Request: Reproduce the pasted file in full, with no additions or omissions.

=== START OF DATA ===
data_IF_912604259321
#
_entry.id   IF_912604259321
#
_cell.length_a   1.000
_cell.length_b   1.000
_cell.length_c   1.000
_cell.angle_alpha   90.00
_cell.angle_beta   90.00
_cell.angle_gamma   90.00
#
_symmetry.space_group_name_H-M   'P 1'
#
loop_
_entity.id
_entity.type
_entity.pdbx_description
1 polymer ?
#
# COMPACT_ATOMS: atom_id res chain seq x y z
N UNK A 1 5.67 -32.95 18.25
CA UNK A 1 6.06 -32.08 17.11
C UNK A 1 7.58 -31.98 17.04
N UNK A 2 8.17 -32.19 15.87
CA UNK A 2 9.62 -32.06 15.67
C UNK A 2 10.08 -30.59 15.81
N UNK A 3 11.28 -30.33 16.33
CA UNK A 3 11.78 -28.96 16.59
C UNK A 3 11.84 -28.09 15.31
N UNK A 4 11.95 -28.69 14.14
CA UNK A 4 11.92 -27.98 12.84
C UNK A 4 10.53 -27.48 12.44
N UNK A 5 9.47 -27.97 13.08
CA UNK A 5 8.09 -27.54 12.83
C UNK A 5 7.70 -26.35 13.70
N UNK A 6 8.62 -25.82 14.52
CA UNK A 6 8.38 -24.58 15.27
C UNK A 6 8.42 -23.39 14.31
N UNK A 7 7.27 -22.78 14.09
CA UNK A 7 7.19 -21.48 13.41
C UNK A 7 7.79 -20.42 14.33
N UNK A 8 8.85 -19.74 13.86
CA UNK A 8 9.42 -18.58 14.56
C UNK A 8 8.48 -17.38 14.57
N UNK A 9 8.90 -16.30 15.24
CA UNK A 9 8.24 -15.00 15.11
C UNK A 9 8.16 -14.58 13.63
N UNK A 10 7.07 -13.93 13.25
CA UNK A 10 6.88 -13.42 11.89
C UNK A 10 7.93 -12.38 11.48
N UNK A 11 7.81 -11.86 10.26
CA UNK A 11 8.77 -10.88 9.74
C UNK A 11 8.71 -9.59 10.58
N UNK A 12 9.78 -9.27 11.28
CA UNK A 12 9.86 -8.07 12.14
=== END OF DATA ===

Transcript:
data_IF_912604259321
#
_entry.id   IF_912604259321
#
_cell.length_a   1.000
_cell.length_b   1.000
_cell.length_c   1.000
_cell.angle_alpha   90.00
_cell.angle_beta   90.00
_cell.angle_gamma   90.00
#
_symmetry.space_group_name_H-M   'P 1'
#
loop_
_entity.id
_entity.type
_entity.pdbx_description
1 polymer ?
#
# COMPACT_ATOMS: atom_id res chain seq x y z
N UNK A 1 5.67 -32.95 18.25
CA UNK A 1 6.06 -32.08 17.11
C UNK A 1 7.58 -31.98 17.04
N UNK A 2 8.17 -32.19 15.87
CA UNK A 2 9.62 -32.06 15.67
C UNK A 2 10.08 -30.59 15.81
N UNK A 3 11.28 -30.33 16.33
CA UNK A 3 11.78 -28.96 16.59
C UNK A 3 11.84 -28.09 15.31
N UNK A 4 11.95 -28.69 14.14
CA UNK A 4 11.92 -27.98 12.84
C UNK A 4 10.53 -27.48 12.44
N UNK A 5 9.47 -27.97 13.08
CA UNK A 5 8.09 -27.54 12.83
C UNK A 5 7.70 -26.35 13.70
N UNK A 6 8.62 -25.82 14.52
CA UNK A 6 8.38 -24.58 15.27
C UNK A 6 8.42 -23.39 14.31
N UNK A 7 7.27 -22.78 14.09
CA UNK A 7 7.19 -21.48 13.41
C UNK A 7 7.79 -20.42 14.33
N UNK A 8 8.85 -19.74 13.86
CA UNK A 8 9.42 -18.58 14.56
C UNK A 8 8.48 -17.38 14.57
N UNK A 9 8.90 -16.30 15.24
CA UNK A 9 8.24 -15.00 15.11
C UNK A 9 8.16 -14.58 13.63
N UNK A 10 7.07 -13.93 13.25
CA UNK A 10 6.88 -13.42 11.89
C UNK A 10 7.93 -12.38 11.48
N UNK A 11 7.81 -11.86 10.26
CA UNK A 11 8.77 -10.88 9.74
C UNK A 11 8.71 -9.59 10.58
N UNK A 12 9.78 -9.27 11.28
CA UNK A 12 9.86 -8.07 12.14